How to file a Social Security Disability Claim

If you have been injured on the job and developed a disability as a result, you may be entitled to Social Security Disability Benefits (“SSD Benefits”). If you decide to explore your options and see if you are eligible for SSD Benefits, you should first ask yourself a few questions. Is your disability severe? Does your disability limit your daily life? Has your condition/disability lasted for longer than twelve months? Do you have a doctor that will support your position? If you answered yes to all of these questions, you may be eligible for SSD Benefits. However, you should first be aware of the process because it can be quite tedious.

There are three ways to file your initial claim for SSD Benefits.

First, you can apply in person at the Social Security Office. Second, you contact the Social Security Administration (SSA) by phone. Third, you can apply online at the SSA website at Any of these three ways will begin the process.

Once you have completed your application in person, via phone or internet, you should keep in mind that your claim will need to be supported by medical records. That is a must. You can include any of the following medical records in support of your disability:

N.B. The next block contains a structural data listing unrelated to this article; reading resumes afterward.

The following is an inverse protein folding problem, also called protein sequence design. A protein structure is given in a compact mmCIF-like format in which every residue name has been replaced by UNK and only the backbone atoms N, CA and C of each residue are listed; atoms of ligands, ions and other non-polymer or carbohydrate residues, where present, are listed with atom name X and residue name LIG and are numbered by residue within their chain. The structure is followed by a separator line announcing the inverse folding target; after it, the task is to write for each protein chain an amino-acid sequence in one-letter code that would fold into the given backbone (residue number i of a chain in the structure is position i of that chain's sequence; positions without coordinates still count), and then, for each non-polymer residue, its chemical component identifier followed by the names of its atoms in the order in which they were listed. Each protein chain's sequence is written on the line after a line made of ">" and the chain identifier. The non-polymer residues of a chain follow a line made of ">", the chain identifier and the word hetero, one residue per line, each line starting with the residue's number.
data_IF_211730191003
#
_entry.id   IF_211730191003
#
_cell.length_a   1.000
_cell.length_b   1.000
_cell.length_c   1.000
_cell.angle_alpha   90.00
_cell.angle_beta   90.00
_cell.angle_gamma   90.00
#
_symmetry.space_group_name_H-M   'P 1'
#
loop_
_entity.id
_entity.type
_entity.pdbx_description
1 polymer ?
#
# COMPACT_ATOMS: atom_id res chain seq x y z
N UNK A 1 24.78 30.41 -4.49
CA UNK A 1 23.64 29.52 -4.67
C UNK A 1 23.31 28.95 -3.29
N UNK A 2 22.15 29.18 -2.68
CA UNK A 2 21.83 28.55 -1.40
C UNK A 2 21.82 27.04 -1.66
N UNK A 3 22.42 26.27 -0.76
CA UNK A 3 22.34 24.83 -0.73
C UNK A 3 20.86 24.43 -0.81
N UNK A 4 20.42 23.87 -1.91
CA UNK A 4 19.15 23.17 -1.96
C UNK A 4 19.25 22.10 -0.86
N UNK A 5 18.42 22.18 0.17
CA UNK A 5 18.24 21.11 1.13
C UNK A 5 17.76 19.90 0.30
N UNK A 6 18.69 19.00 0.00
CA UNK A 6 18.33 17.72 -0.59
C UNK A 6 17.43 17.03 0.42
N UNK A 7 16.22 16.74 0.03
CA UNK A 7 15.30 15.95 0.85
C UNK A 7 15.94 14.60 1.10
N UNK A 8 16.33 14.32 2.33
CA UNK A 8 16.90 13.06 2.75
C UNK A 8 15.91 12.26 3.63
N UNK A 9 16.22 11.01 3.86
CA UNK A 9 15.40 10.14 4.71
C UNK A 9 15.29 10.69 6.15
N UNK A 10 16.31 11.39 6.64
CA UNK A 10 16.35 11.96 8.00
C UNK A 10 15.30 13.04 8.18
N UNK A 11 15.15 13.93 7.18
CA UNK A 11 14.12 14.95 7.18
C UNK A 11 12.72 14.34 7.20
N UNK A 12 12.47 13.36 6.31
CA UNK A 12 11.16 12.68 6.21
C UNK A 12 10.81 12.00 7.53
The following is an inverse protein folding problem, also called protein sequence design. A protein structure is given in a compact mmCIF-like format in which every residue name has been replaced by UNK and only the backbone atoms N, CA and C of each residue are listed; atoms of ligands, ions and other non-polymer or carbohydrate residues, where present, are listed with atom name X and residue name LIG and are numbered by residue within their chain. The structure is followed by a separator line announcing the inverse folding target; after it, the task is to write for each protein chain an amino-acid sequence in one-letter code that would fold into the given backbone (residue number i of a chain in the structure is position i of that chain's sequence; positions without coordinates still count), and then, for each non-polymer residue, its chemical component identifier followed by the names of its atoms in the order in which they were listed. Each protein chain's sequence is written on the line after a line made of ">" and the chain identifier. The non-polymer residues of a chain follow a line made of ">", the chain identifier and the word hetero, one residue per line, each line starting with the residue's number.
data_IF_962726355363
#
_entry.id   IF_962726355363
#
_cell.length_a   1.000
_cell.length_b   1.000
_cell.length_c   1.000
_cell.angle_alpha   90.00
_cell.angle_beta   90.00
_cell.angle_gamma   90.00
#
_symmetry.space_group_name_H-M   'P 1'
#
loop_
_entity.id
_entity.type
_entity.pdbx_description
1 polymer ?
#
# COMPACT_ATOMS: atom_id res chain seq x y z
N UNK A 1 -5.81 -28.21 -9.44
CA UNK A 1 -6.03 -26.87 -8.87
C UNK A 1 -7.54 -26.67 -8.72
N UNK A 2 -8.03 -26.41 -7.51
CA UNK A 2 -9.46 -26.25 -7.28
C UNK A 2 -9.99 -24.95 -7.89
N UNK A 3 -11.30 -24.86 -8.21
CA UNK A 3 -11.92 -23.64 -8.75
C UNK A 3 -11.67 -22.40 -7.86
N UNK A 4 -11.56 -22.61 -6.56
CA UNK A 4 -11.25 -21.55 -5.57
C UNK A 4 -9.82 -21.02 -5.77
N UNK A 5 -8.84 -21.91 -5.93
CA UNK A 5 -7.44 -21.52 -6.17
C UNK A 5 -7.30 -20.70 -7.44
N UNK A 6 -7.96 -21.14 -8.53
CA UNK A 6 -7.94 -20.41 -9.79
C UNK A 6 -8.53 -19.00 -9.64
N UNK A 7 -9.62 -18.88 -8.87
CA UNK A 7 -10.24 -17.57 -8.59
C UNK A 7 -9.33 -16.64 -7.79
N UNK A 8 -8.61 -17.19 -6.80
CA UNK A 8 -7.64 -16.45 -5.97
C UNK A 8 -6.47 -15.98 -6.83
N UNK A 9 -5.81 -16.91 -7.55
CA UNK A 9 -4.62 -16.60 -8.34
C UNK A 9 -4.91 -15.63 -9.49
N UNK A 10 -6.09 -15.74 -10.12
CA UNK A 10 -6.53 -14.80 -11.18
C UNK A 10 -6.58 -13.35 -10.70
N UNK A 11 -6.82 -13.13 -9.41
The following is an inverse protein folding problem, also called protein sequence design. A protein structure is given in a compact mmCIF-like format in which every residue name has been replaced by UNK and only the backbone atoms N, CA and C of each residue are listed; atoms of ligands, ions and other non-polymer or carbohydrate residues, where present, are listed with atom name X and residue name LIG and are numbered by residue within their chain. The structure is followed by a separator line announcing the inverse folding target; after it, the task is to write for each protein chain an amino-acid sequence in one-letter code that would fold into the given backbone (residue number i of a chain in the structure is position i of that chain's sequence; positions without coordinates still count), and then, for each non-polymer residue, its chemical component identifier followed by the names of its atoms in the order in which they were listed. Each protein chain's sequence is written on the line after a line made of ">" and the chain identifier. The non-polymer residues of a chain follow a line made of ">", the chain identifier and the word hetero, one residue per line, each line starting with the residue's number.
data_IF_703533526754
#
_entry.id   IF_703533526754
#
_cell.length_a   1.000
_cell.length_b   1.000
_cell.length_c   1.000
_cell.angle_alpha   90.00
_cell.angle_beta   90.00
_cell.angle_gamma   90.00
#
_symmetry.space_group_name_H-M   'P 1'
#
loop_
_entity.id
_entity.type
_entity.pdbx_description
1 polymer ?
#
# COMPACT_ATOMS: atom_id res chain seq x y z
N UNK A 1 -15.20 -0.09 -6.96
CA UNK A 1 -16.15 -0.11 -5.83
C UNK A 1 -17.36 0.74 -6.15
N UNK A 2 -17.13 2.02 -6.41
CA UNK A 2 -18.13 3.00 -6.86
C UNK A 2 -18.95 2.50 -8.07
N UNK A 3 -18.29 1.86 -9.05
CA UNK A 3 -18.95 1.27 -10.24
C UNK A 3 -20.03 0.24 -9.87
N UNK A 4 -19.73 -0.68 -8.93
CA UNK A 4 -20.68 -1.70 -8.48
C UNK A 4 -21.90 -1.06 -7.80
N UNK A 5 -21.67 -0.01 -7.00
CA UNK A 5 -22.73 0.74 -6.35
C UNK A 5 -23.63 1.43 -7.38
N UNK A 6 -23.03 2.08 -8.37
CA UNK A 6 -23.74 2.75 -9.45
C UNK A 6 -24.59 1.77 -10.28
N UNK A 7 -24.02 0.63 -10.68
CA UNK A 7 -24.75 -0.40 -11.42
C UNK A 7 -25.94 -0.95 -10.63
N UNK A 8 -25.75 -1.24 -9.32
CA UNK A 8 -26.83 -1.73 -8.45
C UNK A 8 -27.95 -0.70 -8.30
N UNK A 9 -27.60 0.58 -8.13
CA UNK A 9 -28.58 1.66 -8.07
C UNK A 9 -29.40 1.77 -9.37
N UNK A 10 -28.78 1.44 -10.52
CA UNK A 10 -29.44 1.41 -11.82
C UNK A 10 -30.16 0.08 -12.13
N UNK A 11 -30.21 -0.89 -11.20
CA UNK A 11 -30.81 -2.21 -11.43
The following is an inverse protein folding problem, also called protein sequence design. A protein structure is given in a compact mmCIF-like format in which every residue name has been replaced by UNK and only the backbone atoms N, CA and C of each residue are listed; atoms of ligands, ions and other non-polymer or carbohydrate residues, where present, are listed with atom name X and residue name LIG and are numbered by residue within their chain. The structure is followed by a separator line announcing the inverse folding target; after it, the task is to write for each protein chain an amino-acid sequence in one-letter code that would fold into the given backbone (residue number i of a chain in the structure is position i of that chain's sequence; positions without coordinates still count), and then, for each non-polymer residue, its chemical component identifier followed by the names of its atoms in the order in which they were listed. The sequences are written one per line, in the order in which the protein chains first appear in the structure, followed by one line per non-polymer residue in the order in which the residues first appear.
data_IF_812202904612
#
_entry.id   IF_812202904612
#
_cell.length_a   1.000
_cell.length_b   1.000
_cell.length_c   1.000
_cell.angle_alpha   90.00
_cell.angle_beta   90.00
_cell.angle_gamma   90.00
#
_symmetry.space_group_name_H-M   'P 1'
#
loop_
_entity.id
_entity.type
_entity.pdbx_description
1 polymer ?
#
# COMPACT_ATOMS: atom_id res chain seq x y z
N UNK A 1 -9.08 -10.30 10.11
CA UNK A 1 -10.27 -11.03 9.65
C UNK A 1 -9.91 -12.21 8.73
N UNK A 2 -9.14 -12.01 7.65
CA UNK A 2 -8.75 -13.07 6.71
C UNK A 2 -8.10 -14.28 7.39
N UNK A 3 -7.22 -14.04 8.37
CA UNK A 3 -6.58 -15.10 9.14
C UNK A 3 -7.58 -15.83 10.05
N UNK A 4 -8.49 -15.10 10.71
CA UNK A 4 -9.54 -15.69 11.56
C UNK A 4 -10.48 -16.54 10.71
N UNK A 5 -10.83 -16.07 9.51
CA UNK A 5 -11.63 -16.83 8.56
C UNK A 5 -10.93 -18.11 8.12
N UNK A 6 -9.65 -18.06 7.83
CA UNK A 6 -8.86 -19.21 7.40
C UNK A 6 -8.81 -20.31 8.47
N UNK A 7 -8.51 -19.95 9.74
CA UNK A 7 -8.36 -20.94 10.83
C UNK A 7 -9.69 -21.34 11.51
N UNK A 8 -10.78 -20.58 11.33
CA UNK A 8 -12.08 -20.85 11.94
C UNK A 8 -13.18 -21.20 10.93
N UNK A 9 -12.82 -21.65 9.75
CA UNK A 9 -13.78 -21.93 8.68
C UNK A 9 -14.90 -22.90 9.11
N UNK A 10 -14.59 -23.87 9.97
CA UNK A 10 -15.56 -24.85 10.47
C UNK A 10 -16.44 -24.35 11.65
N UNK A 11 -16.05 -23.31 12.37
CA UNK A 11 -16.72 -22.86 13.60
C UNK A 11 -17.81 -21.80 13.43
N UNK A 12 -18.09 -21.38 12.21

▪ Records from doctors, hospitals, clinics, and therapists
▪ Reports from doctors from whom you are presently receiving treatment
▪ Laboratory tests, x-rays, and other records of diagnostic testing; and
▪ Lists of all the medications that you are taking

You should provide copies of all medical documents to the SSA office that is assigned to you and as soon as possible. In addition the SSA will have you fill out a Form SSA-827 that allows the SSA to contact your medical providers directly so that it can obtain any additional information that may be missing from your file.

Even with the submission of medical records, you will likely have to complete a few additional forms, such as:

1. Adult disability report: This is where you tell the SSA why you are disabled. Do not hold back, include all the relevant information and explain in detail why you are disabled.

2. Daily activity report: This where you explain what your daily activities are and how your disability affects those activities. Be very specific.

3. Work activity report: You will only have to fill this out if you are currently employed. This is where you explain how your performed your job and what the requirements are.

4. Third-party activities questionnaire: Sometimes the SSA will have a third party who is close to you or familiar with your life fill out information about your daily activities from a third party point of view.

This process can be confusing. However, the most important thing to remember is that if the SSA contacts you or asks you for additional information, you must reply promptly. Delaying contact will just prolong the entire process and possibly prevent you from receiving SSD Benefits.